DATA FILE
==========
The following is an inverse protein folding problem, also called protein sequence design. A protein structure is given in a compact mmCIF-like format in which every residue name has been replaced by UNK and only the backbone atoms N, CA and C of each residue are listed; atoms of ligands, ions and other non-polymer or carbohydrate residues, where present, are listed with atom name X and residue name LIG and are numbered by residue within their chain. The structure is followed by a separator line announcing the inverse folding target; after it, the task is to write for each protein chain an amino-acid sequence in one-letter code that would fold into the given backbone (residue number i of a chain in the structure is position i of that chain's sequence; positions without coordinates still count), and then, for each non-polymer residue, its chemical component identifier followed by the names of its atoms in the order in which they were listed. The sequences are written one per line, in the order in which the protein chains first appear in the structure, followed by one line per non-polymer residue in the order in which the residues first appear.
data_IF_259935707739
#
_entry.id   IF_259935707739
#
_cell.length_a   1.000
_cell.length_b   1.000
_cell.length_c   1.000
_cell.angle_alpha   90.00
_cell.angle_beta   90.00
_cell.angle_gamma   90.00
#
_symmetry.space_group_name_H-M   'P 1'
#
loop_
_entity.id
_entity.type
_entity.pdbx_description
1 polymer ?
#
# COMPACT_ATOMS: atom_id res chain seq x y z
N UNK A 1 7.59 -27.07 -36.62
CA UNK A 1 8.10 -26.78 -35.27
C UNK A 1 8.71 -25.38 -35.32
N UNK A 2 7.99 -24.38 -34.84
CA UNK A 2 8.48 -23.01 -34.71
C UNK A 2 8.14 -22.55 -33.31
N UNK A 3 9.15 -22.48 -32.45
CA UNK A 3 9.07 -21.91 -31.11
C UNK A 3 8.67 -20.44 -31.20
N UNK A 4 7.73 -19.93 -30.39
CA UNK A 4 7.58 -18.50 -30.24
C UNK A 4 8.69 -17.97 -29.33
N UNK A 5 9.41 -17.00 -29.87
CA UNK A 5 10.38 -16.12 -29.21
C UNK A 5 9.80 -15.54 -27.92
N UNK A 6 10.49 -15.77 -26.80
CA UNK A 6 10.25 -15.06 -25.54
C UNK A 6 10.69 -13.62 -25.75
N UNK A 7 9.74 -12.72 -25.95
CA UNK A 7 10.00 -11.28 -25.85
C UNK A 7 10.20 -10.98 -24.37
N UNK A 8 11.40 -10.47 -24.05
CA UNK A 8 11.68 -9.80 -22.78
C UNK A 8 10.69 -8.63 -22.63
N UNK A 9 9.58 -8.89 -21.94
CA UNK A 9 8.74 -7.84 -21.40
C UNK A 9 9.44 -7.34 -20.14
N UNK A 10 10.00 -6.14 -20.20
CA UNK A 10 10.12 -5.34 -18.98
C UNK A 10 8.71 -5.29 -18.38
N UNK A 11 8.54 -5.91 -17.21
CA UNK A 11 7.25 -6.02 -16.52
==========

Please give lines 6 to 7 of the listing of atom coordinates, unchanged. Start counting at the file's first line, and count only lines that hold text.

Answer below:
_cell.length_a   1.000
_cell.length_b   1.000